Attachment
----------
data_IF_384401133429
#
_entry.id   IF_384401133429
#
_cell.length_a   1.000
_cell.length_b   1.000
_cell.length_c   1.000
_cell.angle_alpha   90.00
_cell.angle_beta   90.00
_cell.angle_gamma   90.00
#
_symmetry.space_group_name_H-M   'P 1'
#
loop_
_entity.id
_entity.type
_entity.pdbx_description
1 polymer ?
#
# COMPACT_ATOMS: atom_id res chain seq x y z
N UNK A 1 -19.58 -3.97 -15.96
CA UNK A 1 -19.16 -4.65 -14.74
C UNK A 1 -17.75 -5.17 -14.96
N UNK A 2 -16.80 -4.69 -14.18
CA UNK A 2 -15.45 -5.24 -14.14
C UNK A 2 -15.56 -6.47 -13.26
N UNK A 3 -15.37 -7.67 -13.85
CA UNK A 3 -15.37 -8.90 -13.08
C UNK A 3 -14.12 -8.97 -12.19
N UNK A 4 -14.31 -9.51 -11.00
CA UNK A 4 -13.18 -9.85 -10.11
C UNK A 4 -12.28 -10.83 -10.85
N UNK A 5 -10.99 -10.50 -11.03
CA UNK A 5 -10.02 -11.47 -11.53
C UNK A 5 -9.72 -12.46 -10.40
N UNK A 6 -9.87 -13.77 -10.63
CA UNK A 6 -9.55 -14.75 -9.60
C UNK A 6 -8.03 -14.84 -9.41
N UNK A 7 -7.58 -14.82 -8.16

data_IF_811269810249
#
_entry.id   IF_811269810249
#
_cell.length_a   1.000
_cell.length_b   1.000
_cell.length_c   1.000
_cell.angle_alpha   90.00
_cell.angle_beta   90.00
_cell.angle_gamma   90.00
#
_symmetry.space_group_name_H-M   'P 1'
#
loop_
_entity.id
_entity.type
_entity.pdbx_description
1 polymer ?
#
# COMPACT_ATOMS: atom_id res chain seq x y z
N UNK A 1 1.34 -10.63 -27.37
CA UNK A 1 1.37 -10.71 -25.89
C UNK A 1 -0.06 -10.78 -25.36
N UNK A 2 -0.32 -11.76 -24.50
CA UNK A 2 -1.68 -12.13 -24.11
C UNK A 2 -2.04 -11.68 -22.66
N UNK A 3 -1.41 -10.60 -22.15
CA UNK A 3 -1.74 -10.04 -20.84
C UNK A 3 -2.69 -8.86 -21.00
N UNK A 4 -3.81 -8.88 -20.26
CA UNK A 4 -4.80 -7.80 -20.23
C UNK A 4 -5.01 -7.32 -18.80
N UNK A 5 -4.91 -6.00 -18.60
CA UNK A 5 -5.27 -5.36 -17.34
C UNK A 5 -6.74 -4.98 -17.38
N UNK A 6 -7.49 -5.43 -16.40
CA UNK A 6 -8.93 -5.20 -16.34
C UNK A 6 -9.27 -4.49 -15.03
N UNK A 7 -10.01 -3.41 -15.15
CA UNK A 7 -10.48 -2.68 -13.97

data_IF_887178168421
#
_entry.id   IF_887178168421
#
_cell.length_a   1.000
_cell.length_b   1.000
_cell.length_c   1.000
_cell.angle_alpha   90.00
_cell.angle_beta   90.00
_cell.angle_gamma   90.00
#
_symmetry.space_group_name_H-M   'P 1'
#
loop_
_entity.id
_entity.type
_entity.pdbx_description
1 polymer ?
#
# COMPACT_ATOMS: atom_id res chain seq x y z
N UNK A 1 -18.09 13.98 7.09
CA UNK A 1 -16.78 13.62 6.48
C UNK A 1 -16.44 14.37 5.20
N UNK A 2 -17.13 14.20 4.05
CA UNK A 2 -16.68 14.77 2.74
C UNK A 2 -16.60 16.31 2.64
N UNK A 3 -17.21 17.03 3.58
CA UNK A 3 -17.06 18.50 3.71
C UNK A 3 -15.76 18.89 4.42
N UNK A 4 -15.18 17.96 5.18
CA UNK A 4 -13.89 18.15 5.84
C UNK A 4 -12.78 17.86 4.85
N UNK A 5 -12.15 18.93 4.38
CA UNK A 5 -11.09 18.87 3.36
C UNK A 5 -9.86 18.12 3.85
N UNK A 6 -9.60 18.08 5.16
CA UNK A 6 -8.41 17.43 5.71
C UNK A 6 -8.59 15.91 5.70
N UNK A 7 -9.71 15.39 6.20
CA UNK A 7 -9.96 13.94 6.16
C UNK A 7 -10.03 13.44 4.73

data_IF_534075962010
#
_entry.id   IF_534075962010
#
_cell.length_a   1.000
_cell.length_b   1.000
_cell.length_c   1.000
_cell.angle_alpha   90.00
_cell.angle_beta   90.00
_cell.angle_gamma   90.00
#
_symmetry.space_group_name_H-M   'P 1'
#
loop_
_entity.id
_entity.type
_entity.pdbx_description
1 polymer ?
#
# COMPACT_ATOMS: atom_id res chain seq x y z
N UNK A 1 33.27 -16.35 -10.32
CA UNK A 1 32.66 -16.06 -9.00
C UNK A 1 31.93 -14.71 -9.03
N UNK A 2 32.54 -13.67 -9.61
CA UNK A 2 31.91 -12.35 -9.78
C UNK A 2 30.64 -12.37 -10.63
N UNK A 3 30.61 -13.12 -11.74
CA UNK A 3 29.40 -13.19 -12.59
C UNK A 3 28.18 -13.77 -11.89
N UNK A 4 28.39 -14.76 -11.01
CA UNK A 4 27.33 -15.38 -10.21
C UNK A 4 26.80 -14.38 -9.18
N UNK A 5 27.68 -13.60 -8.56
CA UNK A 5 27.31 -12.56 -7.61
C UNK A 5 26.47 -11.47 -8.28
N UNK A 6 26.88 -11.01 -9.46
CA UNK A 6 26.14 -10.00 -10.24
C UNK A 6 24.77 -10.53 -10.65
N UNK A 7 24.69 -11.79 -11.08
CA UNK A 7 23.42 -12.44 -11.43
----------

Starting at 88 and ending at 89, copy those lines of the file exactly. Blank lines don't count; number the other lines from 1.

_cell.angle_beta   90.00
_cell.angle_gamma   90.00